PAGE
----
IntelliCache and the IOPS Problem

If you’ve been following this blog for any length of time, you know that we’ve written extensively about XenDesktop, and spent a lot of time on best practices and problems to avoid. And one of the biggest problems to avoid is poor storage design resulting in poor VDI performance.

In a nutshell, the problem is that a Windows desktop OS uses disk far differently than a Windows server OS. Thanks to the way Windows uses the swap file, disk writes outnumber disk reads by about 2 to 1. You can build your virtual desktop infrastructure on the latest and greatest server hardware, with tons of processing power and insanely huge amounts of RAM, but if all of the disk I/O for all of those virtual desktops is hitting your SAN, you’ve got a scalability problem on your hands.

Provisioning Services (“PVS”) can help to mitigate this in two ways (assuming for sake of argument that you’re provisioning multiple virtual systems from a common, read-only image): First, if you build your Provisioning Servers correctly, you should be able to serve up most of the OS read operations from the Provisioning Server’s own cache memory. Second, you can use the virtualization host’s local disk storage as the required “write cache” – because all of those write operations have to go somewhere while the virtual system is running.

But XenDesktop 5 introduced a new way to provision desktops called “Machine Creation Services” (“MCS”). We wrote about this in the April edition of our Moose Views newsletter, so if you’re not familiar with all the pros and cons of MCS vs. PVS, I’d encourage you to take a brief time out and read that article. Suffice it to say that, despite all the advantages of MCS, the biggest downside of using MCS to provision pooled desktops was that all of the IOPS hit your SAN storage, which limited the scalability of an MCS-provisioned VDI deployment.

But all of that just changed, with the release of XenDesktop 5 Service Pack 1, which was made available for download a week ago (May 13). With SP1, XenDesktop 5 is now able to take advantage of the “IntelliCache” feature that was introduced as part of XenServer v5.6 Service Pack 2. Using MCS with the combination of XenDesktop 5 SP1 and XenServer SP2…

  • The first time a virtual desktop is booted on a given XenServer, the boot image is cached on that XenServer’s local storage.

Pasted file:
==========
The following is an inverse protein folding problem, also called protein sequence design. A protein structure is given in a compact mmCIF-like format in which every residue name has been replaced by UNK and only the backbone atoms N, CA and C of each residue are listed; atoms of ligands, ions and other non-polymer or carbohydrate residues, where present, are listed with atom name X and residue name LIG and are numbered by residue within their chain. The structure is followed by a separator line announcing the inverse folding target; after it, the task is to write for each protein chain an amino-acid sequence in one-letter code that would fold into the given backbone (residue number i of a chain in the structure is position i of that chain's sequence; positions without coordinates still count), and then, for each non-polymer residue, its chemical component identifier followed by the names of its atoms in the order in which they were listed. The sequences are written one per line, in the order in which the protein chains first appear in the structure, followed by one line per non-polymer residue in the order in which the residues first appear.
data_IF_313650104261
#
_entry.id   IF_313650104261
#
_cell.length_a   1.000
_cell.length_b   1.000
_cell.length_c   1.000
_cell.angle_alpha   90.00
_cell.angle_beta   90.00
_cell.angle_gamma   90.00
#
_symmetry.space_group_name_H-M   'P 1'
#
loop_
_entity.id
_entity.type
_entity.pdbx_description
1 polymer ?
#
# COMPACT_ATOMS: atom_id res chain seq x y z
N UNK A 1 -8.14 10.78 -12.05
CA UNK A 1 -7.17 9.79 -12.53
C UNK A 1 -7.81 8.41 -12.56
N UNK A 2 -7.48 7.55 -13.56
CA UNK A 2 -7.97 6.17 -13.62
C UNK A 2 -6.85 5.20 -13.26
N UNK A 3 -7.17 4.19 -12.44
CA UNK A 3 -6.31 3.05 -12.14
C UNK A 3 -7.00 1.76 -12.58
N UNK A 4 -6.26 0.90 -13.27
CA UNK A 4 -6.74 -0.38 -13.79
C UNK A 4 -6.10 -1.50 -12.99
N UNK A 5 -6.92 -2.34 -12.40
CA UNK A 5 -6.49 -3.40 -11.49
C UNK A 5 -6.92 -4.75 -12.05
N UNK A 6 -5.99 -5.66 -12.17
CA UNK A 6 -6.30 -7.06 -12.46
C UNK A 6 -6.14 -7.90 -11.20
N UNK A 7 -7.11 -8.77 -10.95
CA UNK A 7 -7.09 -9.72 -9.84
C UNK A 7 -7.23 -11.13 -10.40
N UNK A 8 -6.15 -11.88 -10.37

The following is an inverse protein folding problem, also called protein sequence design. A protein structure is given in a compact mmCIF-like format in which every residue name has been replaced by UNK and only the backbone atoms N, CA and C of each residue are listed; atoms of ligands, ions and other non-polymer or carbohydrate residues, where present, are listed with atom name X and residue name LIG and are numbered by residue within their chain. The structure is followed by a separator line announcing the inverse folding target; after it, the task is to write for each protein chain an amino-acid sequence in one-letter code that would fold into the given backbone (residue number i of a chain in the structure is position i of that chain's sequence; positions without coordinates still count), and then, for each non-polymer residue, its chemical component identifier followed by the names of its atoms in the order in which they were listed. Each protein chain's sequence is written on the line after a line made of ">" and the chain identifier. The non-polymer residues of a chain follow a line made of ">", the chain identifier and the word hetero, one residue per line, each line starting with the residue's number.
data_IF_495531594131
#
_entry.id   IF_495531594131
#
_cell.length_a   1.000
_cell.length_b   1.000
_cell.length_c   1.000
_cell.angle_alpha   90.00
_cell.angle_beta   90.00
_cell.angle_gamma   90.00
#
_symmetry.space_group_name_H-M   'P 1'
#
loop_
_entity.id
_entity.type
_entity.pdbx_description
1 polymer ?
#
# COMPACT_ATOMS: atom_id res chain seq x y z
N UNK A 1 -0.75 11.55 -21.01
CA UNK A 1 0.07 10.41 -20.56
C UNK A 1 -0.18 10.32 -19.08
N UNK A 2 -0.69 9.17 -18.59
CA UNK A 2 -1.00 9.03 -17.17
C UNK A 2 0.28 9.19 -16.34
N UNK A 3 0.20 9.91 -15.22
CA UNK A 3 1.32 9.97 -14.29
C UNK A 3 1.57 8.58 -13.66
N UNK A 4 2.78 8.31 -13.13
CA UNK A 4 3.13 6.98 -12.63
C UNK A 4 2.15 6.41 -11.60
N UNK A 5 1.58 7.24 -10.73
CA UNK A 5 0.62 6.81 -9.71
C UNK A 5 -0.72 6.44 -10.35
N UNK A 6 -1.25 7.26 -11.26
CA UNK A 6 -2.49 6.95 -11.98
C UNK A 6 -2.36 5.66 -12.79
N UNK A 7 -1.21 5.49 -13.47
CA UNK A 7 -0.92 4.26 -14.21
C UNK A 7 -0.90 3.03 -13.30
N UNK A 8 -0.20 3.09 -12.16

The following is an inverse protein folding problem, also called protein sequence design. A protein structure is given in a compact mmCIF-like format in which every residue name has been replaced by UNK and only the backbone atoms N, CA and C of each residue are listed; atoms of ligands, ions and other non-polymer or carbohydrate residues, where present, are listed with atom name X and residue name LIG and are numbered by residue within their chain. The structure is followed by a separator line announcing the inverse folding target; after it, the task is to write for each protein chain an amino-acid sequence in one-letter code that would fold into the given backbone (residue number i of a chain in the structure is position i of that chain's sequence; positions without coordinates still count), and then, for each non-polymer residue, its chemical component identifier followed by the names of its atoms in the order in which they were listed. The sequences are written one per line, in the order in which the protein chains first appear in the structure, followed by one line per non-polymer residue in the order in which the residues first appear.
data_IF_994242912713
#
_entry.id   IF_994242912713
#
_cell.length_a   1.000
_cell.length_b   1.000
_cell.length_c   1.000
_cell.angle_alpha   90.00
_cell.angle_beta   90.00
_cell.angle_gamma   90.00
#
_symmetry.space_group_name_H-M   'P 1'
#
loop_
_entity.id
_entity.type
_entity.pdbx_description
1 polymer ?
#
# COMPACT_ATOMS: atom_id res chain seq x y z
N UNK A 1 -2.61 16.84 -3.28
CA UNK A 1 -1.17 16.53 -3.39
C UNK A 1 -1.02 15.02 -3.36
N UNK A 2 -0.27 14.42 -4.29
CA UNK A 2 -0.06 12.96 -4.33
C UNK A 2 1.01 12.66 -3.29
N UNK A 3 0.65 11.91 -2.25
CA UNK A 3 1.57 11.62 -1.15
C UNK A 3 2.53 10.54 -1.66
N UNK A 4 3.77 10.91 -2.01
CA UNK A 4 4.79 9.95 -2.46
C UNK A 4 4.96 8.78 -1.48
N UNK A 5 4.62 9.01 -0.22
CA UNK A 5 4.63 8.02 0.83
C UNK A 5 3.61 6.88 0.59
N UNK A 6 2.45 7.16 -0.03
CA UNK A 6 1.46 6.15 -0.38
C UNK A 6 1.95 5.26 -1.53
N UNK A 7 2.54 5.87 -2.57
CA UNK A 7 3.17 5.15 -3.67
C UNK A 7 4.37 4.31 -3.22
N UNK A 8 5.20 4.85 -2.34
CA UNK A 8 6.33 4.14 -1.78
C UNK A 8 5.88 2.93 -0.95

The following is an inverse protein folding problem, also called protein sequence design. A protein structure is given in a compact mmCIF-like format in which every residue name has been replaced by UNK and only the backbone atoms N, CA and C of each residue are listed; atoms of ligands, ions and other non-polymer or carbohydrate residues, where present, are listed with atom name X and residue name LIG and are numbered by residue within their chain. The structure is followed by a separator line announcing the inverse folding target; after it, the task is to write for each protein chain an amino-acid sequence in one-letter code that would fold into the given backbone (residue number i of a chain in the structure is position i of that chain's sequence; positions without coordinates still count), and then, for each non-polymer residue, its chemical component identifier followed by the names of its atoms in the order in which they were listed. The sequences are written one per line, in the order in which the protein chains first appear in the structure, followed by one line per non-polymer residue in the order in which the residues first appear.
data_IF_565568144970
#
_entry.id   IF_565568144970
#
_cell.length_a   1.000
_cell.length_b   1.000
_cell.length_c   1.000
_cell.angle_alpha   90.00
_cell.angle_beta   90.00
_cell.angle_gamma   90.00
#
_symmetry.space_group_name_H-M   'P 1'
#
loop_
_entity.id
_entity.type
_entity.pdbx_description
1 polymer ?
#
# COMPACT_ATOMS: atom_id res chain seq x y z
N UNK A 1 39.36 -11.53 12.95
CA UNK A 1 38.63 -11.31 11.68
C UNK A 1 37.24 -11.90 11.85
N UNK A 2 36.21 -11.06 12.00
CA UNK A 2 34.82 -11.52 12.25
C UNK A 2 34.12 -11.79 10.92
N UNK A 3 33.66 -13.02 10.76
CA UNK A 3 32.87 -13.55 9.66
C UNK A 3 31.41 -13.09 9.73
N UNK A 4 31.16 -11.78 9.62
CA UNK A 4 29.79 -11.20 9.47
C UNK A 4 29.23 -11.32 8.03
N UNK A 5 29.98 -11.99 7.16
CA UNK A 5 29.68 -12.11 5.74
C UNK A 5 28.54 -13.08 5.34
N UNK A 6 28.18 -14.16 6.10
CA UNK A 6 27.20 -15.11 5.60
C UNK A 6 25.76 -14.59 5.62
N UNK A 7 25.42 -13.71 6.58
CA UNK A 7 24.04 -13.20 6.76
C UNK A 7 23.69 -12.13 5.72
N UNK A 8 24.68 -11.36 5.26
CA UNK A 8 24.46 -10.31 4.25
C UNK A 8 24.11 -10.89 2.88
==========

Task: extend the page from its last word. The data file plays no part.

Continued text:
• Subsequent virtual desktops booted on that same XenServer will boot and run from that locally cached image.
  • You can use the XenServer’s local storage for the write cache as well.

The bottom line is that you can move as much as 90% of the IOPS off of the SAN and onto local XenServer storage, removing nearly all of the scalability limitations from an MCS-provisioned environment.

With most of the IOPS for running VMs taking place on local storage, it’s pretty straightforward to figure out how many VMs you can expect to support on a given virtualization host. Dan Feller’s blog post does a great job of walking through the process of calculating the functional IOPS that your local XenServer storage repository should be able to support, and inferring from that number how many light, normal, or power users you should be able to support as a result.

This also means that using XenServer as the hypervisor for your XenDesktop 5 deployment is going to yield a significant performance advantage over any other hypervisor, unless or until the other guys come out with similar local caching features. So, if you’re a VMware shop, my advice is this: Go ahead and virtualize all of the supporting XenDesktop server components on your VSphere infrastructure. Run your XenDesktop 5 VMs on XenServer hosts, and just don’t tell anyone! If you’re asked, just say, “Oh, yeah, these are my XenDesktop host systems – they’re completely separate from our VSphere infrastructure, because we don’t need the (insert favorite VSphere feature) function for these systems.” Your infrastructure will run better, and no one will know but you…

Top Ten VDI Mistakes (According to Dan Feller)

Dan Feller is a Lead Architect with the Citrix Consulting group, and has written extensively about XenDesktop. We found his series on the top ten mistakes people make when implementing desktop virtualization to be quite enlightening. In case you missed it, we thought we’d share his “top ten” list here, with links to the individual posts. We would highly recommend that you take the time to read through the series in its entirety:

#10 – Not calculating user bandwidth requirements
Back in the “good old days” of MetaFrame, when we didn’t particularly care about 3D graphics, multimedia content, etc., we could get by with roughly 20 Kbps of network bandwidth per user session. That’s not going to cut it for a virtualized desktop, for a number of reasons that Dan outlines in his blog post. He provides the following estimates for the average bandwidth required both with and without the presence of a pair of Citrix Branch Repeaters (which have some secret sauce that is specifically designed to accelerate Citrix traffic) between the client device and the virtual desktop session: